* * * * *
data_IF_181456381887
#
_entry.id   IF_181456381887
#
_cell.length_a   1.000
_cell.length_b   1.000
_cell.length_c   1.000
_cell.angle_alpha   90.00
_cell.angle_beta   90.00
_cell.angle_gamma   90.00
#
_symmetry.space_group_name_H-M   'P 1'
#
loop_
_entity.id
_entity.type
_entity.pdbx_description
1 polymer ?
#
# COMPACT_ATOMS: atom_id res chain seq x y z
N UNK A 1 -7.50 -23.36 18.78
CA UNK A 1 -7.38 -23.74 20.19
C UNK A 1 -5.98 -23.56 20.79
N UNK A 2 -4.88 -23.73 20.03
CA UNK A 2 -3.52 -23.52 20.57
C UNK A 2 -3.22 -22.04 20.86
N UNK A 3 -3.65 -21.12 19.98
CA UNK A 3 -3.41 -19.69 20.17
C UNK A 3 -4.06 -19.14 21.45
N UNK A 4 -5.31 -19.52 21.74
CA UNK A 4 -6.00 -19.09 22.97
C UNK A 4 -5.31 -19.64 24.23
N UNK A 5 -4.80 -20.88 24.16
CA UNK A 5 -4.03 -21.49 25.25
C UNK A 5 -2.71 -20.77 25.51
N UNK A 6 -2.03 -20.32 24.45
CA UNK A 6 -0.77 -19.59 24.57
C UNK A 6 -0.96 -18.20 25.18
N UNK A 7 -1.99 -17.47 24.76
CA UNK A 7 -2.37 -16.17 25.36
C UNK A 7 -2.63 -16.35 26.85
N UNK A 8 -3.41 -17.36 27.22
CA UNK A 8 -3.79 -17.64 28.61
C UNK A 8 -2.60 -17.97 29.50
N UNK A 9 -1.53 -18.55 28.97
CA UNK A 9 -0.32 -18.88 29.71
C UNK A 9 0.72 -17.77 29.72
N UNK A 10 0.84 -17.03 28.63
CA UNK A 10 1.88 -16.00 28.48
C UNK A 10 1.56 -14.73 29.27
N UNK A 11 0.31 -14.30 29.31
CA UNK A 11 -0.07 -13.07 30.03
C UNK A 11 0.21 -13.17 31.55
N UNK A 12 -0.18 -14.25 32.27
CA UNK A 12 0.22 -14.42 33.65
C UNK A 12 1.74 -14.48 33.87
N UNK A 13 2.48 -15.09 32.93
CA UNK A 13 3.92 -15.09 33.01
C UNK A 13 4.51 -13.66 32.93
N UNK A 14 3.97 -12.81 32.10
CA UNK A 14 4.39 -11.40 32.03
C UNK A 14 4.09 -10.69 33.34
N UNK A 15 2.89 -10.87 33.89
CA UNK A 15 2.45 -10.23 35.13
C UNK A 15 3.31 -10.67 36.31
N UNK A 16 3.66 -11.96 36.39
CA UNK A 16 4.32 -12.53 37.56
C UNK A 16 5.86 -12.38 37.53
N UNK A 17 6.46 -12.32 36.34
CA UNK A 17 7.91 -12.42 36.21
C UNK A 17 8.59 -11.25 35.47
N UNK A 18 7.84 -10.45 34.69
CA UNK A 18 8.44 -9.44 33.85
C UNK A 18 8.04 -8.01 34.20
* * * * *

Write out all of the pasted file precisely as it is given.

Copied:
data_IF_181456381887
#
_entry.id   IF_181456381887
#
_cell.length_a   1.000
_cell.length_b   1.000
_cell.length_c   1.000
_cell.angle_alpha   90.00
_cell.angle_beta   90.00
_cell.angle_gamma   90.00
#
_symmetry.space_group_name_H-M   'P 1'
#
loop_
_entity.id
_entity.type
_entity.pdbx_description
1 polymer ?
#
# COMPACT_ATOMS: atom_id res chain seq x y z
N UNK A 1 -7.50 -23.36 18.78
CA UNK A 1 -7.38 -23.74 20.19
C UNK A 1 -5.98 -23.56 20.79
N UNK A 2 -4.88 -23.73 20.03
CA UNK A 2 -3.52 -23.52 20.57
C UNK A 2 -3.22 -22.04 20.86
N UNK A 3 -3.65 -21.12 19.98
CA UNK A 3 -3.41 -19.69 20.17
C UNK A 3 -4.06 -19.14 21.45
N UNK A 4 -5.31 -19.52 21.74
CA UNK A 4 -6.00 -19.09 22.97
C UNK A 4 -5.31 -19.64 24.23
N UNK A 5 -4.80 -20.88 24.16
CA UNK A 5 -4.03 -21.49 25.25
C UNK A 5 -2.71 -20.77 25.51
N UNK A 6 -2.03 -20.32 24.45
CA UNK A 6 -0.77 -19.59 24.57
C UNK A 6 -0.96 -18.20 25.18
N UNK A 7 -1.99 -17.47 24.76
CA UNK A 7 -2.37 -16.17 25.36
C UNK A 7 -2.63 -16.35 26.85
N UNK A 8 -3.41 -17.36 27.22
CA UNK A 8 -3.79 -17.64 28.61
C UNK A 8 -2.60 -17.97 29.50
N UNK A 9 -1.53 -18.55 28.97
CA UNK A 9 -0.32 -18.88 29.71
C UNK A 9 0.72 -17.77 29.72
N UNK A 10 0.84 -17.03 28.63
CA UNK A 10 1.88 -16.00 28.48
C UNK A 10 1.56 -14.73 29.27
N UNK A 11 0.31 -14.30 29.31
CA UNK A 11 -0.07 -13.07 30.03
C UNK A 11 0.21 -13.17 31.55
N UNK A 12 -0.18 -14.25 32.27
CA UNK A 12 0.22 -14.42 33.65
C UNK A 12 1.74 -14.48 33.87
N UNK A 13 2.48 -15.09 32.93
CA UNK A 13 3.92 -15.09 33.01
C UNK A 13 4.51 -13.66 32.93
N UNK A 14 3.97 -12.81 32.10
CA UNK A 14 4.39 -11.40 32.03
C UNK A 14 4.09 -10.69 33.34
N UNK A 15 2.89 -10.87 33.89
CA UNK A 15 2.45 -10.23 35.13
C UNK A 15 3.31 -10.67 36.31
N UNK A 16 3.66 -11.96 36.39
CA UNK A 16 4.32 -12.53 37.56
C UNK A 16 5.86 -12.38 37.53
N UNK A 17 6.46 -12.32 36.34
CA UNK A 17 7.91 -12.42 36.21
C UNK A 17 8.59 -11.25 35.47
N UNK A 18 7.84 -10.45 34.69
CA UNK A 18 8.44 -9.44 33.85
C UNK A 18 8.04 -8.01 34.20